How to Keep Oklahoma’s Low-Paid Teachers From Leaving the State? Give Them a 4-Day Work Week
Since 2013, the number of districts moving to four-day schedules has quadrupled, The Washington Post reported.
“We had two [Oklahoma] districts very close to us that moved to four-day weeks, and we have lost some teachers to them,” David Pennington, superintendent of Ponca City Public Schools in northern Oklahoma, told The Oklahoman. The article noted that two-thirds of the schools on four-day schedules are within 50 miles of border states where teachers have been moving for higher-paying classroom jobs.
Oklahoma’s Teacher of the Year, Shawn Sheehan, is moving to Texas with his wife after both accepted teaching jobs there. In a blog post, Sheehan explained that “at the end of the day, the simple truth is that we can be paid a respectable wage for doing the same job — this job we love very much — by heading out of state.”
A math teacher, Sheehan made $35,419, not including benefits, The 74 reported last year. He has a master’s degree and was a finalist for national Teacher of the Year in 2016.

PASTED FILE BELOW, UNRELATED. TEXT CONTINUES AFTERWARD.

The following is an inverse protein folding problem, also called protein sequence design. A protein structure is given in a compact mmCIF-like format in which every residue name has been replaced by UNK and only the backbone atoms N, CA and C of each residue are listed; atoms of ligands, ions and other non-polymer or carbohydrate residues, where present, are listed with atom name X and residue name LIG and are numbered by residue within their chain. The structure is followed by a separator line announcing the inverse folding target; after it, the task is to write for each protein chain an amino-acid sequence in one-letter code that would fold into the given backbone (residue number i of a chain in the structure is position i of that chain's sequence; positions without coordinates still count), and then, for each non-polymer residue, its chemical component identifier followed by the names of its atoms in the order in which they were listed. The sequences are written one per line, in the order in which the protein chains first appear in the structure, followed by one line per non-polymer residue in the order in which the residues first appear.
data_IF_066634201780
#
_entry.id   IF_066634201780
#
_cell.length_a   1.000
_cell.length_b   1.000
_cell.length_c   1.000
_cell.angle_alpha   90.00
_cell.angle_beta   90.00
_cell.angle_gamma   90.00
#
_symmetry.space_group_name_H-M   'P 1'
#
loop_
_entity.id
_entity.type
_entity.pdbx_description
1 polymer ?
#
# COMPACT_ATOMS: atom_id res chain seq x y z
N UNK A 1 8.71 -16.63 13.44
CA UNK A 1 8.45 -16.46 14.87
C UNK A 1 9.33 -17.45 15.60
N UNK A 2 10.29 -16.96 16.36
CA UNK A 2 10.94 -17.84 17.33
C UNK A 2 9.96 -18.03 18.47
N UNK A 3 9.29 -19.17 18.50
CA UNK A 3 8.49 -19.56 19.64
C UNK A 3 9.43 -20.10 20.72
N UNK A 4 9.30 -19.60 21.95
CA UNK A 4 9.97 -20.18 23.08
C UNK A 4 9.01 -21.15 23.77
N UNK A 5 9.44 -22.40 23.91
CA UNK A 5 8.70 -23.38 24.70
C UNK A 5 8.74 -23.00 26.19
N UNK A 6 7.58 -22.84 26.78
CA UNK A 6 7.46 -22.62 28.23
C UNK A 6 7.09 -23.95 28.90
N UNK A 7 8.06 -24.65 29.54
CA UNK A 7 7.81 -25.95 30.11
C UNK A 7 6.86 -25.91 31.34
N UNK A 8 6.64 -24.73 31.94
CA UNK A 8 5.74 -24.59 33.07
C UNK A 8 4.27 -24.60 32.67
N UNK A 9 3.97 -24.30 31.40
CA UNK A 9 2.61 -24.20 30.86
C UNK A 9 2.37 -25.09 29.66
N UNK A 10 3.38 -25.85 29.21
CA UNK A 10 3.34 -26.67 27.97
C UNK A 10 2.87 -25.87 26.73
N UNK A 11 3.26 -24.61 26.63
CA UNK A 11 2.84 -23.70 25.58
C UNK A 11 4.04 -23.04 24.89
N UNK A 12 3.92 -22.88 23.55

Oklahoma, which has a $900 million budget deficit, pays its teachers some of the lowest wages in the U.S. The state’s voters overwhelmingly rejected a ballot measure last fall that would have raised teacher salaries by $5,000 in exchange for a sales tax increase of 1 percentage point.
After cutting to 4-day week, Oklahoma principal drives school bus to cope with budget cuts. https://t.co/6fdA9o1yDh
— Evie Blad (@EvieBlad) May 17, 2017
Low pay can be financially and emotionally disheartening for teachers, making the four-day week one bright spot among diminishing benefits.
“It’s disheartening,” one teacher told The Washington Post. “If I have to go back to a five-day week, I think I’m done, because I know I’m not going to get more money.”
— Annie Lowrey (@AnnieLowrey) May 28, 2017